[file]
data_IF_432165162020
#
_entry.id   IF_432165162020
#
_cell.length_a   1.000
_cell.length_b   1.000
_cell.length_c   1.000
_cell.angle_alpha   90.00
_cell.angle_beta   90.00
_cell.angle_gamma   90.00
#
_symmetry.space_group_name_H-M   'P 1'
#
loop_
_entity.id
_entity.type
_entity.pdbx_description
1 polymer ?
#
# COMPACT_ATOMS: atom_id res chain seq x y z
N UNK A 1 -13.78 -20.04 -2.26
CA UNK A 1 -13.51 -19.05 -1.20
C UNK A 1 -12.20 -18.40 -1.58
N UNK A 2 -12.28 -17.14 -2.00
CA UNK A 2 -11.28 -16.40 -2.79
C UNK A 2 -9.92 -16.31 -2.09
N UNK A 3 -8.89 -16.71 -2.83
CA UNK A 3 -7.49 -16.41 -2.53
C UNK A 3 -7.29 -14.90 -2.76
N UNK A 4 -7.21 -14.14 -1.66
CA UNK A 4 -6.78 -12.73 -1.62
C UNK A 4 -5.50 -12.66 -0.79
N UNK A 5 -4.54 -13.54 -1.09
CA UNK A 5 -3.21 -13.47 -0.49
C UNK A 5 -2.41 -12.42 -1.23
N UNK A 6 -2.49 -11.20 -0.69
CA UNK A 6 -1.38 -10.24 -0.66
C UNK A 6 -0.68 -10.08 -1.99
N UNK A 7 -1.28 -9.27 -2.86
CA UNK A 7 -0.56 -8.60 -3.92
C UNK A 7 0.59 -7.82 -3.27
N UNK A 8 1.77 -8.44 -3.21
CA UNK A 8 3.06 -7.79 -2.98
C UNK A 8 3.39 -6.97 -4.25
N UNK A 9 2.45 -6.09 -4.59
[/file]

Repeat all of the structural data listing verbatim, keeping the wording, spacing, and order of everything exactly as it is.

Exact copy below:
data_IF_432165162020
#
_entry.id   IF_432165162020
#
_cell.length_a   1.000
_cell.length_b   1.000
_cell.length_c   1.000
_cell.angle_alpha   90.00
_cell.angle_beta   90.00
_cell.angle_gamma   90.00
#
_symmetry.space_group_name_H-M   'P 1'
#
loop_
_entity.id
_entity.type
_entity.pdbx_description
1 polymer ?
#
# COMPACT_ATOMS: atom_id res chain seq x y z
N UNK A 1 -13.78 -20.04 -2.26
CA UNK A 1 -13.51 -19.05 -1.20
C UNK A 1 -12.20 -18.40 -1.58
N UNK A 2 -12.28 -17.14 -2.00
CA UNK A 2 -11.28 -16.40 -2.79
C UNK A 2 -9.92 -16.31 -2.09
N UNK A 3 -8.89 -16.71 -2.83
CA UNK A 3 -7.49 -16.41 -2.53
C UNK A 3 -7.29 -14.90 -2.76
N UNK A 4 -7.21 -14.14 -1.66
CA UNK A 4 -6.78 -12.73 -1.62
C UNK A 4 -5.50 -12.66 -0.79
N UNK A 5 -4.54 -13.54 -1.09
CA UNK A 5 -3.21 -13.47 -0.49
C UNK A 5 -2.41 -12.42 -1.23
N UNK A 6 -2.49 -11.20 -0.69
CA UNK A 6 -1.38 -10.24 -0.66
C UNK A 6 -0.68 -10.08 -1.99
N UNK A 7 -1.28 -9.27 -2.86
CA UNK A 7 -0.56 -8.60 -3.92
C UNK A 7 0.59 -7.82 -3.27
N UNK A 8 1.77 -8.44 -3.21
CA UNK A 8 3.06 -7.79 -2.98
C UNK A 8 3.39 -6.97 -4.25
N UNK A 9 2.45 -6.09 -4.59